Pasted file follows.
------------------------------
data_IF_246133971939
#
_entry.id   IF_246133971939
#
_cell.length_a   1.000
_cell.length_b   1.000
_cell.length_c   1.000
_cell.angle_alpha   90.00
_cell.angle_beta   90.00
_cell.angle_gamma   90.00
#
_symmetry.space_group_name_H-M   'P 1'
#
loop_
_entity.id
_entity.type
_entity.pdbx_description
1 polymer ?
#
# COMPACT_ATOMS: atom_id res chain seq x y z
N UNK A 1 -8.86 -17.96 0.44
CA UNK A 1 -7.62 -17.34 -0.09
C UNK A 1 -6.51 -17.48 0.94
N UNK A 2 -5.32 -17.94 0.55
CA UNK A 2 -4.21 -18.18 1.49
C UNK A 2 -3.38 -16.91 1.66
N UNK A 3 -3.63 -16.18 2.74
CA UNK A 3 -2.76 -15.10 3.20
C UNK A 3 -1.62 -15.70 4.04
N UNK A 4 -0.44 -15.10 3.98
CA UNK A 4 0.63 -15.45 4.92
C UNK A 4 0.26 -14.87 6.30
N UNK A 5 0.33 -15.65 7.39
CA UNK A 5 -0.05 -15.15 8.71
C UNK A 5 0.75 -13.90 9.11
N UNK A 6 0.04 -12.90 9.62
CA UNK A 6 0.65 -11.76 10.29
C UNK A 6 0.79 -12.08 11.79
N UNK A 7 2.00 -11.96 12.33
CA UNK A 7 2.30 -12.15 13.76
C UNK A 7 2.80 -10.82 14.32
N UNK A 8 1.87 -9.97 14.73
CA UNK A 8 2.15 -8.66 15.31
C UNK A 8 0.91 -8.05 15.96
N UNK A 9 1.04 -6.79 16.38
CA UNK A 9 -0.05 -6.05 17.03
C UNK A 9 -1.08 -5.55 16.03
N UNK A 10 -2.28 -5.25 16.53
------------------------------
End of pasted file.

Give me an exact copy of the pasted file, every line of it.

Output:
data_IF_246133971939
#
_entry.id   IF_246133971939
#
_cell.length_a   1.000
_cell.length_b   1.000
_cell.length_c   1.000
_cell.angle_alpha   90.00
_cell.angle_beta   90.00
_cell.angle_gamma   90.00
#
_symmetry.space_group_name_H-M   'P 1'
#
loop_
_entity.id
_entity.type
_entity.pdbx_description
1 polymer ?
#
# COMPACT_ATOMS: atom_id res chain seq x y z
N UNK A 1 -8.86 -17.96 0.44
CA UNK A 1 -7.62 -17.34 -0.09
C UNK A 1 -6.51 -17.48 0.94
N UNK A 2 -5.32 -17.94 0.55
CA UNK A 2 -4.21 -18.18 1.49
C UNK A 2 -3.38 -16.91 1.66
N UNK A 3 -3.63 -16.18 2.74
CA UNK A 3 -2.76 -15.10 3.20
C UNK A 3 -1.62 -15.70 4.04
N UNK A 4 -0.44 -15.10 3.98
CA UNK A 4 0.63 -15.45 4.92
C UNK A 4 0.26 -14.87 6.30
N UNK A 5 0.33 -15.65 7.39
CA UNK A 5 -0.05 -15.15 8.71
C UNK A 5 0.75 -13.90 9.11
N UNK A 6 0.04 -12.90 9.62
CA UNK A 6 0.65 -11.76 10.29
C UNK A 6 0.79 -12.08 11.79
N UNK A 7 2.00 -11.96 12.33
CA UNK A 7 2.30 -12.15 13.76
C UNK A 7 2.80 -10.82 14.32
N UNK A 8 1.87 -9.97 14.73
CA UNK A 8 2.15 -8.66 15.31
C UNK A 8 0.91 -8.05 15.96
N UNK A 9 1.04 -6.79 16.38
CA UNK A 9 -0.05 -6.05 17.03
C UNK A 9 -1.08 -5.55 16.03
N UNK A 10 -2.28 -5.25 16.53